What's even more surprising is that 15-years was a long time for The Beef People to stick around in a location back in the day. I've seen stores that barely lasted a decade before they were replaced, or at a minimum, expanded to a full Marketplace. Rather than tacking on more square footage, though, this location remained largely untouched for its entire life . . .
We'll begin our tour of this "Winn-Thriftie" with a look at the King's Home Thrift vestibule and checkout counter. The vinyl wood floors may not be original, but the cashier island stands roughly where Winn-Dixie's old check stands were.
I'm inclined to say that the customer service counter would have been off to my left (similar to most 1990's stores), but there's still a chance that it was situated in the center of the vestibule like most 1970's stores. My hesitation with the latter positioning is because this store doesn't have the signature transom windows that would have accented this space.
Continuing on to the furniture department, we find the reason why we are here (and it's not to listen to some old school R.E.M.): it's the chrome.
Now, let's address the elephant in the room: the suspended chrome structure seen here previously promoted the "produce patch" and provided some eye-popping visuals for shoppers as they entered the store.
Complimenting this structure were some of the original avocado-green floor tiles. This store may have lacked any of its proper department signage, but it will become very clear that it didn't need any . . .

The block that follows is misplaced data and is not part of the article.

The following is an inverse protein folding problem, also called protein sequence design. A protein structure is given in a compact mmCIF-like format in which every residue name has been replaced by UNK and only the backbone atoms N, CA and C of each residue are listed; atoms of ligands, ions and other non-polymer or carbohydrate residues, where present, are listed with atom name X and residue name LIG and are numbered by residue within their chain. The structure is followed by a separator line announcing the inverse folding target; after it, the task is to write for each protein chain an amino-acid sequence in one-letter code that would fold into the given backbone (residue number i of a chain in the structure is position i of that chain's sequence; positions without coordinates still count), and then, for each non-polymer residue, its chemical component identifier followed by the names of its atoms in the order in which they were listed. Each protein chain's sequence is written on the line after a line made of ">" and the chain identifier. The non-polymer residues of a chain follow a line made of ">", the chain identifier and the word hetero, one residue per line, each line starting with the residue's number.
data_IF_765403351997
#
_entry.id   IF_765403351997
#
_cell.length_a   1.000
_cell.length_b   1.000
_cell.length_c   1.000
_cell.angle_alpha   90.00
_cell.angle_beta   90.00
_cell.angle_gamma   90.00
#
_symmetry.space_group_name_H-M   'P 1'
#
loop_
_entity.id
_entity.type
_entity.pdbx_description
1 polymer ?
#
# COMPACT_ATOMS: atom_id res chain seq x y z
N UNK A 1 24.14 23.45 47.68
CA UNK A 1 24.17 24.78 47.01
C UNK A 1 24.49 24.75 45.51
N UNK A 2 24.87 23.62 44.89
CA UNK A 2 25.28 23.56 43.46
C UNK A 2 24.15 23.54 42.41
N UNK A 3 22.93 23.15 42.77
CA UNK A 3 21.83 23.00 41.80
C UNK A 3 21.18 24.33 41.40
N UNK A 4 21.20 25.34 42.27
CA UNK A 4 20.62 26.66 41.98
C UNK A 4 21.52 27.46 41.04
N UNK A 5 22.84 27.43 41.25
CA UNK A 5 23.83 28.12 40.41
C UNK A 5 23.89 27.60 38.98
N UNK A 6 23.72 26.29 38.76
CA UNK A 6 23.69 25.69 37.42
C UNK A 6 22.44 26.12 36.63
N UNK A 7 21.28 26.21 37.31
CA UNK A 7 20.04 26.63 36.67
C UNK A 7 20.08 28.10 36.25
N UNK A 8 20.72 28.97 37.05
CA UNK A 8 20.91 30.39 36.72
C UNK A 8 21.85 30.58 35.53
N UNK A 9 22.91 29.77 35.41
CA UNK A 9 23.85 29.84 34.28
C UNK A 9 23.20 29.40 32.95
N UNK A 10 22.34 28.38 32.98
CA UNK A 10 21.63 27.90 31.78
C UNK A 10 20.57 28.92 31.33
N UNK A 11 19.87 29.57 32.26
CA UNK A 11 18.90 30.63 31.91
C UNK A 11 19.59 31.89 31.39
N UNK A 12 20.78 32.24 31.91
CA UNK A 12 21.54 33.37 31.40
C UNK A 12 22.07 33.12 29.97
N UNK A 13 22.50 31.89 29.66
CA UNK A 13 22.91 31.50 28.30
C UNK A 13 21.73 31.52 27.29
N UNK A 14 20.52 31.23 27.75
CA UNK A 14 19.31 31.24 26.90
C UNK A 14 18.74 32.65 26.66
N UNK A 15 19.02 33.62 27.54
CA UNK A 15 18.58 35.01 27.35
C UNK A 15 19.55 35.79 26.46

|Courtesy Winn-Dixie (Facebook)
Likewise, Winn-Dixie shared this photo of the department adornments in a similar store so we can see how it was originally configured. I'd like to point out the banners hanging in the space behind the "produce patch" lettering, which would explain the curtain rod holders still in place in Pinson. The walls are also noticeably bare in this shot, which makes me think the package designers felt the remaining shiny objects were sufficient enough.
|W...W...Why is everything chrome?
We'll take another wide-angle shot of the clothing corner and shoe section before progressing on. Isn't it nice how this thrift store matched its clothing racks to the existing décor?
|Everything is chrome in the future!
Jumping to the other side, we get a better perspective of the odd structure hanging above my head (and the strange flooring transition the thrift store decided on). I'd say the patch of modern faux wood doesn't quite mesh with boldly muted 1980's vinyl. Then again, did avocado green ever pair well with mustard yellow?
|Winn-Dixie Chrome Interior Department Decoration - Reflected Ceiling Plan